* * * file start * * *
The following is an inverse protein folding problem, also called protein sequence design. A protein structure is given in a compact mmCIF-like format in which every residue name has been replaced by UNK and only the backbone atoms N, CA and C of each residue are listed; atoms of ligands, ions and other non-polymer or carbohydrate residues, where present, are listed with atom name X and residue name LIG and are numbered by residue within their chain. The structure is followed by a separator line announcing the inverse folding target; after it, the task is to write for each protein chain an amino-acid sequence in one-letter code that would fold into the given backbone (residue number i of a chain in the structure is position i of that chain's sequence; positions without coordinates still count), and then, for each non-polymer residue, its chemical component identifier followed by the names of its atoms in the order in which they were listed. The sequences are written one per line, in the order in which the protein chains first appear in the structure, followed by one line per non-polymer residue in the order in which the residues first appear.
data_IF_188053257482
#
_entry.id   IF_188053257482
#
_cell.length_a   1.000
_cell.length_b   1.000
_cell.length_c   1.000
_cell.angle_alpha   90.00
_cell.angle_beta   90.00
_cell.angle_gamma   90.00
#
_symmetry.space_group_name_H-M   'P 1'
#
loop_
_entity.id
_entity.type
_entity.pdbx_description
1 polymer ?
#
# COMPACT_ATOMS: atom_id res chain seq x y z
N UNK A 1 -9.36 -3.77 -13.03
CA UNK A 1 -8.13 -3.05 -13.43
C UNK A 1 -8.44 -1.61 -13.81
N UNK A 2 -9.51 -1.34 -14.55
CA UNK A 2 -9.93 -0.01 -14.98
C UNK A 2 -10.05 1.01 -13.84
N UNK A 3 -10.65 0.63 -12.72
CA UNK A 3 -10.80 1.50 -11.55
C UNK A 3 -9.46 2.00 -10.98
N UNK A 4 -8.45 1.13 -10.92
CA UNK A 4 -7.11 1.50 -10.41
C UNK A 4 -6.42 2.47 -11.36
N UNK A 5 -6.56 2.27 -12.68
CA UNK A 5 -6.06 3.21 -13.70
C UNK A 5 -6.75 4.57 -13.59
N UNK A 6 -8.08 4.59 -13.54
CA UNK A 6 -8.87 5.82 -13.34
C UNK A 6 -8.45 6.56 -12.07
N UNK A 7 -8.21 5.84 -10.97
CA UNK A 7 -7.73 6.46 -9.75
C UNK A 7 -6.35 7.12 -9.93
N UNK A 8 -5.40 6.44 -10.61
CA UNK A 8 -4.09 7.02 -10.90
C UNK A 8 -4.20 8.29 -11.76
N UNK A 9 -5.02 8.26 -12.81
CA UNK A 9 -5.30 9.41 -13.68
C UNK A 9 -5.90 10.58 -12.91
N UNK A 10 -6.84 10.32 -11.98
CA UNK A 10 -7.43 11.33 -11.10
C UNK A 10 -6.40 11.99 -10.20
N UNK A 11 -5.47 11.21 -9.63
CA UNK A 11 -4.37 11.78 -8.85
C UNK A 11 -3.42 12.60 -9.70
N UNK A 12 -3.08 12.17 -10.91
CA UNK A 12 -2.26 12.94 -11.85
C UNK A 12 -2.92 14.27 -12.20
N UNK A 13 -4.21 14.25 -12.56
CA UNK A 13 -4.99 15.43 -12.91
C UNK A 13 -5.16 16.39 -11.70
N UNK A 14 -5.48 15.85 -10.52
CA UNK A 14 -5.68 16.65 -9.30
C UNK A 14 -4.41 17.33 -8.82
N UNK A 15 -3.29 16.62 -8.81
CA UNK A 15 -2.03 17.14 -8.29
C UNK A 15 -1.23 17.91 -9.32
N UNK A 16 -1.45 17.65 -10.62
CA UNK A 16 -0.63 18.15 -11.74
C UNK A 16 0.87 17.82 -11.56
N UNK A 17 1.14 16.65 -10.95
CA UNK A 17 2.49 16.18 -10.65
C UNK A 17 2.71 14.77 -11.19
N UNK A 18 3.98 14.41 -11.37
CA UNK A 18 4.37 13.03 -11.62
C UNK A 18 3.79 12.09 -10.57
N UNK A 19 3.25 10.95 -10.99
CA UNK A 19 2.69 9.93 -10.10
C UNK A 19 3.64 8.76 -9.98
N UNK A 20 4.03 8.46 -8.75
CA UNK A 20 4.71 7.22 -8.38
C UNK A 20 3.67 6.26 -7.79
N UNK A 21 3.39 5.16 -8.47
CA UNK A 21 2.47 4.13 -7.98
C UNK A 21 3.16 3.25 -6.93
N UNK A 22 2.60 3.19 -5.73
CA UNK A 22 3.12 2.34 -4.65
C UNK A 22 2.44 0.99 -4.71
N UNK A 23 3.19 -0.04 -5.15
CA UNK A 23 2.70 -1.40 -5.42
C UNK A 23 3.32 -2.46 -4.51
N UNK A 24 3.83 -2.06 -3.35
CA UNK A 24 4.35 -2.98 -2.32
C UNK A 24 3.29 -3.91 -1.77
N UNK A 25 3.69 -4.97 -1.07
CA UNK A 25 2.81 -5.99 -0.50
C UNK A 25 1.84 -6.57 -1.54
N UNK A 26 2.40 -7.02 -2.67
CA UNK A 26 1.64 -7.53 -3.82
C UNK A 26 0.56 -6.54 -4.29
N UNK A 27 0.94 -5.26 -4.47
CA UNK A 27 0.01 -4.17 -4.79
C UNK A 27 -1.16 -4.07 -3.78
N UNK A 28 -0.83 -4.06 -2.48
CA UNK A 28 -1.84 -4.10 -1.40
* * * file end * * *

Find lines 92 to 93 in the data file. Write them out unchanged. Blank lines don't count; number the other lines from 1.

CA UNK A 24 4.35 -2.98 -2.32
C UNK A 24 3.29 -3.91 -1.77